One year long ago, right after supper in the camp tent, an argument broke out between one of our regular bird camp members and a guest that made the rest of us hunters uncomfortable. Both were writers, and both claimed they had first written “feathered knuckleball” to describe what a woodcock flew like.
Turned out our camp member had indeed written it first, and the guest was something of a jerk and had never actually published the term, but was enjoying jerking our camp member’s chain. The interloper was never invited back.
That might be the worst memory I have concerning the hunt for grouse and woodcock, an annual rite for my golden retrievers and I. There have been three dogs over the years, and we started in 1989, just a few years after I started hunting these birds with other guys and their dogs. To me, the hunt is all about that cooperation and teamwork between my canine and I. Together in the clean-smelling, crisp and crunchy fall woods and I couldn’t care less if I shoot a bird. Which works out well, since woodcock do fly like a feathered knuckleball and grouse flush like they were shot from a cannon. I don’t hit many.
The Upper Peninsula of the state gets the most press for hunting these species in the fall, but there are birds in lots of places around the state. Some of the best shooting I’ve had has been in the Gaylord area, roughly located in the middle finger’s callous area of our mitten-shaped state, and there’s great bird hunting north of a horizontal line drawn through Gaylord, in lots of different areas. And I’ve flushed and shot at birds on public land in counties right on the Indiana line and a little north. Birds are there, and you won’t have much competition from other hunters.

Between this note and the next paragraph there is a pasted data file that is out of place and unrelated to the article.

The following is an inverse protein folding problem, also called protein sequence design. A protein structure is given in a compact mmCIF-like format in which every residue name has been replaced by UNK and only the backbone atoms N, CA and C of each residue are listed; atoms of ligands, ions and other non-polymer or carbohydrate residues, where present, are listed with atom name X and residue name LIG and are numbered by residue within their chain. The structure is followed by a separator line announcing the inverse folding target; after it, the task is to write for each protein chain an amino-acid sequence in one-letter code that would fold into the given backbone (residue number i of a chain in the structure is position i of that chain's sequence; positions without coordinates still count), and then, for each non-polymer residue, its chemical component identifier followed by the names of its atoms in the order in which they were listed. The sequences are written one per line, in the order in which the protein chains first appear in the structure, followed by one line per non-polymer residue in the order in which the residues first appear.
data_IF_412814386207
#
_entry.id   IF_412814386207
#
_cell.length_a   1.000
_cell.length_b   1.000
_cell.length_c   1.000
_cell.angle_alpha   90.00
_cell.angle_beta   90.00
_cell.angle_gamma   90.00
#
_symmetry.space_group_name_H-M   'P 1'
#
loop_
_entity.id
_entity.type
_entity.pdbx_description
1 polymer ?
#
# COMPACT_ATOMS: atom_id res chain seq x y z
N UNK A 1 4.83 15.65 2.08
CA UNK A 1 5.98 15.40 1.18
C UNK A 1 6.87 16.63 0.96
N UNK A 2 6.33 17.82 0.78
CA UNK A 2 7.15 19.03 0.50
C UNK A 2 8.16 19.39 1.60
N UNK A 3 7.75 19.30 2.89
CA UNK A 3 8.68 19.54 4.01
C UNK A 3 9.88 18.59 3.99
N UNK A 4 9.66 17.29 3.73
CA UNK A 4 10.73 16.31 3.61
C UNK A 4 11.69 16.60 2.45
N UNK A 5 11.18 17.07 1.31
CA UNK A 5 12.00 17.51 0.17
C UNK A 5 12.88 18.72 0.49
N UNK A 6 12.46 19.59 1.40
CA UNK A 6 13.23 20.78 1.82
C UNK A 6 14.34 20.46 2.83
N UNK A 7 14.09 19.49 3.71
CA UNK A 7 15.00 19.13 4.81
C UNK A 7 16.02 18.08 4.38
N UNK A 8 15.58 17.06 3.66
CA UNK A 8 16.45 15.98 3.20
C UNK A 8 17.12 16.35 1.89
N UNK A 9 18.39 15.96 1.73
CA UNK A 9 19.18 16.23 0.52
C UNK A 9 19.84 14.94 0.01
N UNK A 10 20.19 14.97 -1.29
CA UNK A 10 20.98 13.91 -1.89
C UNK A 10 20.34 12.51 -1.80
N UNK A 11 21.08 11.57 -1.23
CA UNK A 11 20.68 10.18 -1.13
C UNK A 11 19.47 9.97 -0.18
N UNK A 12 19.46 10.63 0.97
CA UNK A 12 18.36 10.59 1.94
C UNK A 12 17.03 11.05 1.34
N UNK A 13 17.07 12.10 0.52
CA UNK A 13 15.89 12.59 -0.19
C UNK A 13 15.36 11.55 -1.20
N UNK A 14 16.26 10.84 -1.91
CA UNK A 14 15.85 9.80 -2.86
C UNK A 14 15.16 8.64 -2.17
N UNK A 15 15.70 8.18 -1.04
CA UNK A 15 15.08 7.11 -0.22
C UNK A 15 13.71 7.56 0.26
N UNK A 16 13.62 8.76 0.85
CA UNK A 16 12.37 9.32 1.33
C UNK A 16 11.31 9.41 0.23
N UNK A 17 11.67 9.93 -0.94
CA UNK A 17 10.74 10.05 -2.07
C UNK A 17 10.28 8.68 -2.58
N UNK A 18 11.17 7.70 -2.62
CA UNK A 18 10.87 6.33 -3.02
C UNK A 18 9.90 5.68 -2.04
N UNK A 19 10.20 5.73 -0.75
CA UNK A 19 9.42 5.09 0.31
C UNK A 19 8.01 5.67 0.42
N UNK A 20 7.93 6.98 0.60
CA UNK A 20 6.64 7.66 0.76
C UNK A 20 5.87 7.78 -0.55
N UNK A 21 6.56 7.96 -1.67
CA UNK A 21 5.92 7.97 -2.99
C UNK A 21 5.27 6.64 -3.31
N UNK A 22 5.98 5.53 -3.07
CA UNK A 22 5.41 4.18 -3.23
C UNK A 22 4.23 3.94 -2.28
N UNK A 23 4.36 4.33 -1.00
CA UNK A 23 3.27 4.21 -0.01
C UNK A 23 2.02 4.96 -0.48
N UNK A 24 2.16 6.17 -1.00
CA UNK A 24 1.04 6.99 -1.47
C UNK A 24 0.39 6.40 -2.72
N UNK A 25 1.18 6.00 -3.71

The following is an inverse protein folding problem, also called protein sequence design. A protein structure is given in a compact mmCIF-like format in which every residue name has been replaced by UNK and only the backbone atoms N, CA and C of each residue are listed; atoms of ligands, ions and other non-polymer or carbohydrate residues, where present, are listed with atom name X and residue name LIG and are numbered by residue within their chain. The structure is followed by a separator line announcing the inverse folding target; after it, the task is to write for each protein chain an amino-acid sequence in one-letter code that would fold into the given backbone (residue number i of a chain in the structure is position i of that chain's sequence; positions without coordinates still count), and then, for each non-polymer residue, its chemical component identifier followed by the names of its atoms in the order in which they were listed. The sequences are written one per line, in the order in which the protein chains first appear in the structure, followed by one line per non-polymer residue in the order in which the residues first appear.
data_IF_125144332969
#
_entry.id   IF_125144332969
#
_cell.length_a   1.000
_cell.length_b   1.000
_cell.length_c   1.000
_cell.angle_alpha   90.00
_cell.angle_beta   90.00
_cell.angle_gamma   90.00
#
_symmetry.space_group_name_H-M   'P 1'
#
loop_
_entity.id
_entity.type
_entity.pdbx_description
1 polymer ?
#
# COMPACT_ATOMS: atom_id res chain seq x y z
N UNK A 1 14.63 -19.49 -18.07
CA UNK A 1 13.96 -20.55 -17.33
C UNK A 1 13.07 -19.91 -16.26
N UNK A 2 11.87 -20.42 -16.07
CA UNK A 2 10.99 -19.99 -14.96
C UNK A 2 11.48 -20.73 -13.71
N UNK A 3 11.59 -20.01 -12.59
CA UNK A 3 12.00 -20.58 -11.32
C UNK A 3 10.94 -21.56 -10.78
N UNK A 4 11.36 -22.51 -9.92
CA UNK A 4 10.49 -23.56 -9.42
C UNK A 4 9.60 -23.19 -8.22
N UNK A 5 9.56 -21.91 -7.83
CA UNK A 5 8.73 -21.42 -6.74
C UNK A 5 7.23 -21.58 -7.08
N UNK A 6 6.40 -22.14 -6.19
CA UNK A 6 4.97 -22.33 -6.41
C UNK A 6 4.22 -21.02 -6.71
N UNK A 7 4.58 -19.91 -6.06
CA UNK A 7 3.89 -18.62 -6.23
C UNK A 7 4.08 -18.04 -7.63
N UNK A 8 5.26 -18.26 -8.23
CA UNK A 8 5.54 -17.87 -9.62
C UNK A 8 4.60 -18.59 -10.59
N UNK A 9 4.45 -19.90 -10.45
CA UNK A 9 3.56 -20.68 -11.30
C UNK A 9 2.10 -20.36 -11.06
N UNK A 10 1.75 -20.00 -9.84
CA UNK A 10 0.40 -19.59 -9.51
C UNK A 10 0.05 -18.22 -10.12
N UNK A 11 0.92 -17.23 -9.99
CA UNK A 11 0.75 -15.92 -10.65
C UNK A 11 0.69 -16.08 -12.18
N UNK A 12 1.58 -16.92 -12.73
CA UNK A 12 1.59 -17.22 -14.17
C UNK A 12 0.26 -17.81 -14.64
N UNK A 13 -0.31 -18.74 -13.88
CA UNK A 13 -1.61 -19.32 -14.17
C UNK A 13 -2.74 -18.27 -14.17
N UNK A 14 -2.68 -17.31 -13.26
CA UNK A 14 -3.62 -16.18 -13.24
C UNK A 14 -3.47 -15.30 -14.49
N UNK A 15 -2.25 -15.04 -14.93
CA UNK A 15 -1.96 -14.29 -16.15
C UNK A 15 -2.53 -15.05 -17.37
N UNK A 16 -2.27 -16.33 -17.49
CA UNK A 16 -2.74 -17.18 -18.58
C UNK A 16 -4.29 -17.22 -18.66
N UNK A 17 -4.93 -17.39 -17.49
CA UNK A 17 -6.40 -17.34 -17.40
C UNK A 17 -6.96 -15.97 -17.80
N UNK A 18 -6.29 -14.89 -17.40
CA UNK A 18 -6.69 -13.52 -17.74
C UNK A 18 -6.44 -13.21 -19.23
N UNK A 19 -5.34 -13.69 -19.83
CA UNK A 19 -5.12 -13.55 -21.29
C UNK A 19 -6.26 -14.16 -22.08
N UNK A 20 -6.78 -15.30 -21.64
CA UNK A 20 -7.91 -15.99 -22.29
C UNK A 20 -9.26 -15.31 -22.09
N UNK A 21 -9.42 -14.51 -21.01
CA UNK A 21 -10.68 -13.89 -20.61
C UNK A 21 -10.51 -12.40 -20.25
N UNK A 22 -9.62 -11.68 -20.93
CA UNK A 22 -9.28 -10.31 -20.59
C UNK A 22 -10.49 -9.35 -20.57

I just remembered a worse memory of bird hunting from about 25 years ago. I drove overnight from our home in Union, Michigan, which is by the Indiana line up to the Pigeon River State Forest Area in northern Michigan. After trundling out of the little RV on a dirt road in the middle of nowhere, my first dog Coach needed all of about three minutes afield to tangle with his first and last porcupine. This is something I would not wish on any dog or dog owner. Coach didn’t actually bite the big rodent, he slapped at it like he used to do to our cats, and the whole inside of his right front leg looked like a hairbrush, He had a little goatee of quills along with a few in his chest. That dog was so good he let me pluck them out, right there in the dried up bracken.
Some of the coolest things I remember about hunting grouse and woodcock dealt with finding the perfect coverts: seeing just the right kind of flora, stopping the truck, going in and flushing bunches of birds. What you need to find are young aspen slashings, which is one of the reason the Upper Peninsula is so popular—it’s full of them on National Forest land as well as on paper company land. Both areas allow hunting and the aspen is there because sections of hardwoods were clear cut a few years prior. Aspen is one of the first things to spring up. You’ll know it’s aspen by its many roundish yellow (in fall) leaves, and thin gray trunks, close together. Aspen is also one of the reasons that actually killing birds feels like such an accomplishment. Walking through thick aspen slashings means you rarely can swing on a bird, the trees are just too close together. While following the dog, I’m always moving rapidly between the really tight areas, trying to get to areas that offer a little bit of shotgun room.
The best cover for birds includes the brown bracken: thigh-high, dried ferns that give birds an understory to hide in. The very best covers are those with bracken and no grass, grass keeps woodcock from easily probing the soil for worms with their long beaks.
The Michigan DNR believes we might be just over the peak of the 10-year cycle that nobody truly understands. The season opened last month and early reports from the Upper Peninsula said lots of birds, especially in the Western U.P. in Gogebic and Ontonagon counties. Enjoy the fall woods and have some good shooting.
First image by Dave Mull, second image by Tom Lounsbury